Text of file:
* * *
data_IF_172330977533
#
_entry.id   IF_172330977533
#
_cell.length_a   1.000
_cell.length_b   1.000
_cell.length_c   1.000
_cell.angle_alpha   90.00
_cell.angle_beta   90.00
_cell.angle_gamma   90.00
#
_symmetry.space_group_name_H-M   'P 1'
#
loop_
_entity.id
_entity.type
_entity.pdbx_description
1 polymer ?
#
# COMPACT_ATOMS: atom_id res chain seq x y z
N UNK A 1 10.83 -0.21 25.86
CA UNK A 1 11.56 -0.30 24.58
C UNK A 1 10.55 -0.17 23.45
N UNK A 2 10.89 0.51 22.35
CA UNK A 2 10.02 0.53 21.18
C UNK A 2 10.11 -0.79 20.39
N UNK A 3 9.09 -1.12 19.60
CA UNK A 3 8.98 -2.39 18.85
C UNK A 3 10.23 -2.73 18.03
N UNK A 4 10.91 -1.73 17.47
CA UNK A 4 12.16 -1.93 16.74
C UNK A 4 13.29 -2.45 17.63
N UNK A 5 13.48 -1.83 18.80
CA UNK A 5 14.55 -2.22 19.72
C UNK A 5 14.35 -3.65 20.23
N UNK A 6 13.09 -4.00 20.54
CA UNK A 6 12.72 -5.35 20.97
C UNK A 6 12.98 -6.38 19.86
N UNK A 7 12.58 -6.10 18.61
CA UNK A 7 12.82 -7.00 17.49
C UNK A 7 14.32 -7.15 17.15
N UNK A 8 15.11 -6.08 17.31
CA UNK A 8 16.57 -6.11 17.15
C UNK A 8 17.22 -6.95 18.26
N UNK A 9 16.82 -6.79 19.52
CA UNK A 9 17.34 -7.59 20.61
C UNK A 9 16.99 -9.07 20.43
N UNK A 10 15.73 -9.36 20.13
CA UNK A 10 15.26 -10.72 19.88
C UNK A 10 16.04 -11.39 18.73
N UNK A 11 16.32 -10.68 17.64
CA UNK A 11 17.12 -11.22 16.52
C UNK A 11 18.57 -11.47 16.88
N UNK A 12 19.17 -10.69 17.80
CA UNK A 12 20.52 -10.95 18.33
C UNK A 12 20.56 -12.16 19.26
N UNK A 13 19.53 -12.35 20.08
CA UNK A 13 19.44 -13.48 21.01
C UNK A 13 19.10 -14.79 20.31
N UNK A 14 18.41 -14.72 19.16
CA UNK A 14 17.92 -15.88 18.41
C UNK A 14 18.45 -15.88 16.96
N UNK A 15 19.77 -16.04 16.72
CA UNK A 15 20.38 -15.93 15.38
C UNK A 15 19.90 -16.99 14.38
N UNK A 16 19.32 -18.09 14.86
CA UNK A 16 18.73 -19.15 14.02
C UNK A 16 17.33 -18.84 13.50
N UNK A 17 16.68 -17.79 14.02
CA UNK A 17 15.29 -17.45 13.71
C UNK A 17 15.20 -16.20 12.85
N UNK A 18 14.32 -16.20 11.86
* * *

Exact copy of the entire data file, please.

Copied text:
data_IF_172330977533
#
_entry.id   IF_172330977533
#
_cell.length_a   1.000
_cell.length_b   1.000
_cell.length_c   1.000
_cell.angle_alpha   90.00
_cell.angle_beta   90.00
_cell.angle_gamma   90.00
#
_symmetry.space_group_name_H-M   'P 1'
#
loop_
_entity.id
_entity.type
_entity.pdbx_description
1 polymer ?
#
# COMPACT_ATOMS: atom_id res chain seq x y z
N UNK A 1 10.83 -0.21 25.86
CA UNK A 1 11.56 -0.30 24.58
C UNK A 1 10.55 -0.17 23.45
N UNK A 2 10.89 0.51 22.35
CA UNK A 2 10.02 0.53 21.18
C UNK A 2 10.11 -0.79 20.39
N UNK A 3 9.09 -1.12 19.60
CA UNK A 3 8.98 -2.39 18.85
C UNK A 3 10.23 -2.73 18.03
N UNK A 4 10.91 -1.73 17.47
CA UNK A 4 12.16 -1.93 16.74
C UNK A 4 13.29 -2.45 17.63
N UNK A 5 13.48 -1.83 18.80
CA UNK A 5 14.55 -2.22 19.72
C UNK A 5 14.35 -3.65 20.23
N UNK A 6 13.09 -4.00 20.54
CA UNK A 6 12.72 -5.35 20.97
C UNK A 6 12.98 -6.38 19.86
N UNK A 7 12.58 -6.10 18.61
CA UNK A 7 12.82 -7.00 17.49
C UNK A 7 14.32 -7.15 17.15
N UNK A 8 15.11 -6.08 17.31
CA UNK A 8 16.57 -6.11 17.15
C UNK A 8 17.22 -6.95 18.26
N UNK A 9 16.82 -6.79 19.52
CA UNK A 9 17.34 -7.59 20.61
C UNK A 9 16.99 -9.07 20.43
N UNK A 10 15.73 -9.36 20.13
CA UNK A 10 15.26 -10.72 19.88
C UNK A 10 16.04 -11.39 18.73
N UNK A 11 16.32 -10.68 17.64
CA UNK A 11 17.12 -11.22 16.52
C UNK A 11 18.57 -11.47 16.88
N UNK A 12 19.17 -10.69 17.80
CA UNK A 12 20.52 -10.95 18.33
C UNK A 12 20.56 -12.16 19.26
N UNK A 13 19.53 -12.35 20.08
CA UNK A 13 19.44 -13.48 21.01
C UNK A 13 19.10 -14.79 20.31
N UNK A 14 18.41 -14.72 19.16
CA UNK A 14 17.92 -15.88 18.41
C UNK A 14 18.45 -15.88 16.96
N UNK A 15 19.77 -16.04 16.72
CA UNK A 15 20.38 -15.93 15.38
C UNK A 15 19.90 -16.99 14.38
N UNK A 16 19.32 -18.09 14.86
CA UNK A 16 18.73 -19.15 14.02
C UNK A 16 17.33 -18.84 13.50
N UNK A 17 16.68 -17.79 14.02
CA UNK A 17 15.29 -17.45 13.71
C UNK A 17 15.20 -16.20 12.85
N UNK A 18 14.32 -16.20 11.86